Thorough education comprises not only literary attainments, but a knowledge of proper behavior. Students who leave their homes to attend school should not cast off all feeling of restraint, because no watchful parental eye is upon their going out and coming in. They should feel that self-control is even more necessary than when at home, and that they must have maturity of judgment with regard to the propriety of their acts. As they progress in knowledge, they should cultivate refinement of manners. Those who are satisfied with a knowledge of the sciences merely, are obtaining a one-sided education.

The sons of the wealthy are generally more difficult to restrain than the sons of poor men. Rich men's sons frequently say, by their deportment, “You must be careful how you deal with me. I am a rich man's son, and shall do as I please.” But in reality those students who feel that their importance is increased by the money and lands of their fathers, are continually developing the fact that they need an education in refinement and common politeness. Money, houses, and lands cannot purchase for them well developed, refined characters, which will raise the possessors in moral value in society, and elevate them in the estimation of God. It is not wealth nor standing that makes the man; it is moral worth.

Many of the colleges in our land are places where, by association with fellow-students, the youth are in danger of becoming immoral and depraved. The mind that is left open to temptation is not in a fit condition to reach high attainments in intellectual culture. Youth who are restless and dissatisfied unless they can be engaged in frivolous and delusive pleasure, use their God given capabilities in a manner that will never bring them returns of good; for the end will be mental imbecility. Those who allow the lower passions, appetite, selfishness, and pride, to govern them, will violate every law of their natures, and sink lower and lower in moral degradation.

God forbid that Battle Creek College should retain this class of students. One person of this stamp would demoralize scores of youth, and would be a blot upon the school. Youth are sent from the parental home to our College to be so educated and disciplined that they may come forth with well-balanced minds as well as intellectual culture; that the moral and spiritual nature may be enlightened and elevated by the discipline of intellectual studies, and the influence of the religious helps which surround them at Battle Creek. This is the work which our College is designed to accomplish. We are willing that the whole world should know, not only that our youth are educated in the sciences, but that they have continually kept before them the importance of obtaining a knowledge of the laws of God, and of rendering obedience to them.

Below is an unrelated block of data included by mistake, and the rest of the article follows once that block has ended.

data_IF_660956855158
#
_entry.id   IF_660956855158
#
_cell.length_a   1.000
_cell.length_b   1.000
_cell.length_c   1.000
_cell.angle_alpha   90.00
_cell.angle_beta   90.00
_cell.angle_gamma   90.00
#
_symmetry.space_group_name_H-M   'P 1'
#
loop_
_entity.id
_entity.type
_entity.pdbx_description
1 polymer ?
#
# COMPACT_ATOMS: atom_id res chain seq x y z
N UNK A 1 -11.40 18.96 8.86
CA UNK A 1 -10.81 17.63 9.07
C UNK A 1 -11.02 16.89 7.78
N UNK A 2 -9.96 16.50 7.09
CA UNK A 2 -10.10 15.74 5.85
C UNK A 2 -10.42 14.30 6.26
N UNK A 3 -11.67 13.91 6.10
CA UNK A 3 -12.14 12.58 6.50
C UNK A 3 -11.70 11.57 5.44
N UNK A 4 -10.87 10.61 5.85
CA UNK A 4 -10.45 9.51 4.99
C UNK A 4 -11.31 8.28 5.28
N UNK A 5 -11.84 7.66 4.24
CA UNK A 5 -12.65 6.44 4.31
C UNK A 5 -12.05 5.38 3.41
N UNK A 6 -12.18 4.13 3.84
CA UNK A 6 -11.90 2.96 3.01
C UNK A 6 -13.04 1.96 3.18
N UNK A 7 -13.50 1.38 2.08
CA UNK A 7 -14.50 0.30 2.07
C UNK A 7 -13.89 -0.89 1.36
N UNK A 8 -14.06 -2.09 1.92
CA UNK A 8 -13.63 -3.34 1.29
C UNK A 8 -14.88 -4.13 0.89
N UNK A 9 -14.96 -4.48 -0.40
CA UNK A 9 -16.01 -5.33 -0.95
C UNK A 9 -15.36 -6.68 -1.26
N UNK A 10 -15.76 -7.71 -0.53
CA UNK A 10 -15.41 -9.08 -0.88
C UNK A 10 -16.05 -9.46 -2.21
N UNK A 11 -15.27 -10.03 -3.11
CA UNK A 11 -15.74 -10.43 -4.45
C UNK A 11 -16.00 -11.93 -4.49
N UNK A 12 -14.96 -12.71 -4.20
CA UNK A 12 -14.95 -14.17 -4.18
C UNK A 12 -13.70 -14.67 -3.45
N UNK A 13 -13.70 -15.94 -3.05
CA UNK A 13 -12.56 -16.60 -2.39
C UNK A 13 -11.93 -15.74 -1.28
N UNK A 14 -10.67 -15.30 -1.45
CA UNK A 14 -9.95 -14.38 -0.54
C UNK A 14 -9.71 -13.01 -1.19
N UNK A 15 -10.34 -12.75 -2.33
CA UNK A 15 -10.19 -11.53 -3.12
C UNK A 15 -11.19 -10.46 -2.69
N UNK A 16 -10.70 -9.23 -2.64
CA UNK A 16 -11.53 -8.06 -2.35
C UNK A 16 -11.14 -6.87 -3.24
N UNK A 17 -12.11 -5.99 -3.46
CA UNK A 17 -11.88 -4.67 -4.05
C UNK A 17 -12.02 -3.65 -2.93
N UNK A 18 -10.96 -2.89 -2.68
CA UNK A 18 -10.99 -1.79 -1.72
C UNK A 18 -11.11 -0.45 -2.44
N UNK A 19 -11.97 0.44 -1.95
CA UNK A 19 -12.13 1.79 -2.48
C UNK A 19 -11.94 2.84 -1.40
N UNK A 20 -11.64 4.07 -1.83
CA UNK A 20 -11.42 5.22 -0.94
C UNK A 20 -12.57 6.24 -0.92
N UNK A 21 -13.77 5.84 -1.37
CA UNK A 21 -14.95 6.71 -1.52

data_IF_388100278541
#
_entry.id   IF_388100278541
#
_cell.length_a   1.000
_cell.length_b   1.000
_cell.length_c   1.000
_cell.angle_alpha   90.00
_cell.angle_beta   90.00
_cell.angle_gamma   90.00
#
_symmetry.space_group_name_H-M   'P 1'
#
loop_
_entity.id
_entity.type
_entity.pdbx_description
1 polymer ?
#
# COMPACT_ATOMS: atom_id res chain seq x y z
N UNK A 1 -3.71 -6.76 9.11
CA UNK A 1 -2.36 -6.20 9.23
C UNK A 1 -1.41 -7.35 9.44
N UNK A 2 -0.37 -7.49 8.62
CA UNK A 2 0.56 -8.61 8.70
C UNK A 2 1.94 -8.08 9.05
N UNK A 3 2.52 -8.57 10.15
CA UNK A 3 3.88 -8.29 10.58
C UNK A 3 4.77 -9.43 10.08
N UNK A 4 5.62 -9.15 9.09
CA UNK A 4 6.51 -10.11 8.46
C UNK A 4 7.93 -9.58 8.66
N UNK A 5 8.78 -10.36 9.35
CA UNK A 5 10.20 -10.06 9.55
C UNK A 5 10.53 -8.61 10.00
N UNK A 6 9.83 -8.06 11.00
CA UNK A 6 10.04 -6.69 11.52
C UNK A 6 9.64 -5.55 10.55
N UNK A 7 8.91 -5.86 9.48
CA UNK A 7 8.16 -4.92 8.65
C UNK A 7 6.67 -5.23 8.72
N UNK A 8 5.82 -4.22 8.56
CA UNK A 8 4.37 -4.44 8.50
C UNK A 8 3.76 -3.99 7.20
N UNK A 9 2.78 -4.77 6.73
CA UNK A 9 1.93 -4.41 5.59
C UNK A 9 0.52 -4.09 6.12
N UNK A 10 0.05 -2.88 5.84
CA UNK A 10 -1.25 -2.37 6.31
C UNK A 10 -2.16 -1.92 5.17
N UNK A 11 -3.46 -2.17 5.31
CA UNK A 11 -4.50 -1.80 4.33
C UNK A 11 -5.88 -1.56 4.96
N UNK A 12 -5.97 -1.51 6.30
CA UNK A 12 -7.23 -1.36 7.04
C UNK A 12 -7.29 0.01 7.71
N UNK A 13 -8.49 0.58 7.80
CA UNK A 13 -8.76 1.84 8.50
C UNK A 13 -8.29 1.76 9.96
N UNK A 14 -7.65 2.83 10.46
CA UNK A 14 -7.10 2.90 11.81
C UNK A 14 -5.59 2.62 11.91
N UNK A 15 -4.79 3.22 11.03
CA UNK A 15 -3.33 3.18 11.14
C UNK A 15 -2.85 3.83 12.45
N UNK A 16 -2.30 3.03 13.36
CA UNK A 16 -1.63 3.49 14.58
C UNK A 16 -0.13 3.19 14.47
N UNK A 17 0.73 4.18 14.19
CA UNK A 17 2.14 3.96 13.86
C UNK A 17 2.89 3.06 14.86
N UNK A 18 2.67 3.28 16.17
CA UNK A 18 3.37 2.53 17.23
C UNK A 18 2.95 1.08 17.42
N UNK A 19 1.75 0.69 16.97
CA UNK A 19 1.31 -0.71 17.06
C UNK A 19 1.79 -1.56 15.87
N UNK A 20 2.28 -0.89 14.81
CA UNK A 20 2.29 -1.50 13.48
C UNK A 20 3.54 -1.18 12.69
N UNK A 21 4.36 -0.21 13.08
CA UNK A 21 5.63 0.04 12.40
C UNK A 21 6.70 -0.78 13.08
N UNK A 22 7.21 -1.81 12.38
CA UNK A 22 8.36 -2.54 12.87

Proper associations are of the highest importance to the youth. They should not be left to choose associates who will lower their standard of integrity. The friendship of such has a stealthy influence assimilating to their own deficient characters those who associate with them. On the other hand, if the associates of our youth are persons of good minds and sound principles, they will, by their conscious and unconscious influence, greatly benefit those brought in contact with them. The powers of the mind will be invigorated. Pure thoughts, words, and actions will have a telling influence, elevating in its tendency.

Good habits are of untold value to young men and women. Their circumstances may be ever so lowly, but if they grow up thoughtful, industrious, virtuous, and discreet, their course will be steadily upward. They will be useful in society, trustworthy, and honorable; they will not be easily beguiled from the path of uprightness. The valuable habits which they have formed will bring around them friends whose influence will strengthen the bonds of virtue and principle. Youth who have made good habits the foundation-stone of character will not be rocked by the storms of temptation. They may be chaste like Joseph, meek like Moses, and have the wisdom possessed by Solomon. They will be safe anywhere, in city or country, counting-room or college. They may be and accomplish anything; for they are connected with the Mighty One, the Source of all wisdom and all strength.

«Back «Prev. Pub.   Next Pub.» Forward»